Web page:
[SE28-DRR] Adapted Technologies for Early Warning Systems: Playing with Uncertainty

DAY 1 – Wednesday 27 June – 3:30pm-5:00pm

Swiss Tech | Room 1B | Level Garden

Session Leaders


Carolina Garcia,

Geological Society of Colombia, Colombia cargalon@gmail.com

Carolina Garcia is a risk manager with interdisciplinary focus. She has participated in several multi-disciplinary projects on risk management, sustainable development, territorial planning and climate change in Latin America and Europe. She has worked in the academy, NGO’s and the regional government. She is currently a Lecturer at different Universities in Colombia and also works as a consultant on disaster risk reduction with an ecosystem based approach. Her aim is to integrate natural and social sciences to generate useful risk reduction products for multiple stakeholders and to reduce the human impact on natural ecosystems.

Carina Fearnley,

University College London


Carina Fearnley is Lecturer at the Department of Science and Technology Studies, focusing on the role of understanding and communicating uncertainty, risk, and complexity to develop resilience to environmental hazards. This research focuses on the need to reconceptualise natural hazard early warning systems by using interdisciplinary approaches to develop better integration of the physical and social sciences involved. This has lead to innovative perspectives and understandings of how warning systems operate. Carina enjoys public engagement activities including BBC radio and TV, Art/Science collaborations including ‘The Other Volcano’ with Nelly Ben Hayoun, and ‘Beside the Ocean of Time’ with Anne Bevan, and she is a frequent guest at the Natural History Museum.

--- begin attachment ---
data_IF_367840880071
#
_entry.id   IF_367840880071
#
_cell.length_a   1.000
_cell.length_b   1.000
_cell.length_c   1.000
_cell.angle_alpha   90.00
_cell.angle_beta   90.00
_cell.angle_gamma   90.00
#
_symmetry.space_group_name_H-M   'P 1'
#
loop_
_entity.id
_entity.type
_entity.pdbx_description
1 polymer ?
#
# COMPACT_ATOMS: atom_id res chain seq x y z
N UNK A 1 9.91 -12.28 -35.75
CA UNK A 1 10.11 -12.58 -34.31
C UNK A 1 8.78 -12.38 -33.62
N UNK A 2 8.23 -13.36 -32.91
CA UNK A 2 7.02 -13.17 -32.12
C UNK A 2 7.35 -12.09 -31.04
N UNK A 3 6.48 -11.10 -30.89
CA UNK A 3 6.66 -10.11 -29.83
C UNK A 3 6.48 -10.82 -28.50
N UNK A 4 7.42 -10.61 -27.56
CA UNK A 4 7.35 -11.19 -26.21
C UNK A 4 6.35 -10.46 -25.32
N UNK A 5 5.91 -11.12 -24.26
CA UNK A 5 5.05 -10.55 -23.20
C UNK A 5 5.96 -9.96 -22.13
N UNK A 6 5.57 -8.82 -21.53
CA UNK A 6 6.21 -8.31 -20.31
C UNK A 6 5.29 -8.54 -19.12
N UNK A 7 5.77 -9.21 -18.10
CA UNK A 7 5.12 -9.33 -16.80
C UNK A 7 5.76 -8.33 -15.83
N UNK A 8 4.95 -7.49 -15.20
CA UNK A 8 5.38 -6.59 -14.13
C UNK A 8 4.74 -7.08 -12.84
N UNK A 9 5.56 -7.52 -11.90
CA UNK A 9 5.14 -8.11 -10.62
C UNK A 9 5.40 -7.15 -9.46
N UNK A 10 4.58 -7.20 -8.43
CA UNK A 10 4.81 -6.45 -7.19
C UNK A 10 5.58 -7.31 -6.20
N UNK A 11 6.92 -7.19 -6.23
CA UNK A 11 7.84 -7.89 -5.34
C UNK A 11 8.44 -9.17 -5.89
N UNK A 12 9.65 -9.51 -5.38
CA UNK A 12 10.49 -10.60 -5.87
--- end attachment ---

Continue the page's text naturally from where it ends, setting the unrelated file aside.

Early Warning Systems – EWS for disasters risk management are fundamental tools to reduce the loss of life when a disasters strikes. That was evident during the 2017 hurricane season that left great amount of damages but few deaths in the Caribbean and North America, greatly due to the implementation of high tech EWS. However, during the same season, similar phenomenon caused thousands of deaths in several countries of South Asia. This happened despite the early warning.

EWS are more than a timely warning; they are composed of four integrated components: risk knowledge, monitoring & warning, communication & dissemination and response capacity. If any of the components fails, the system is meant to fail, even when some of the components are strong.

During this session, participants will be part of a role-playing game on EWS, with different scenarios of economic development, stakeholders’ participation, technology and uncertainty. The game pretends to illustrate the complexity of decision making on EWS and the need of integrating all its components, while assuring the constant participation of all the stakeholders.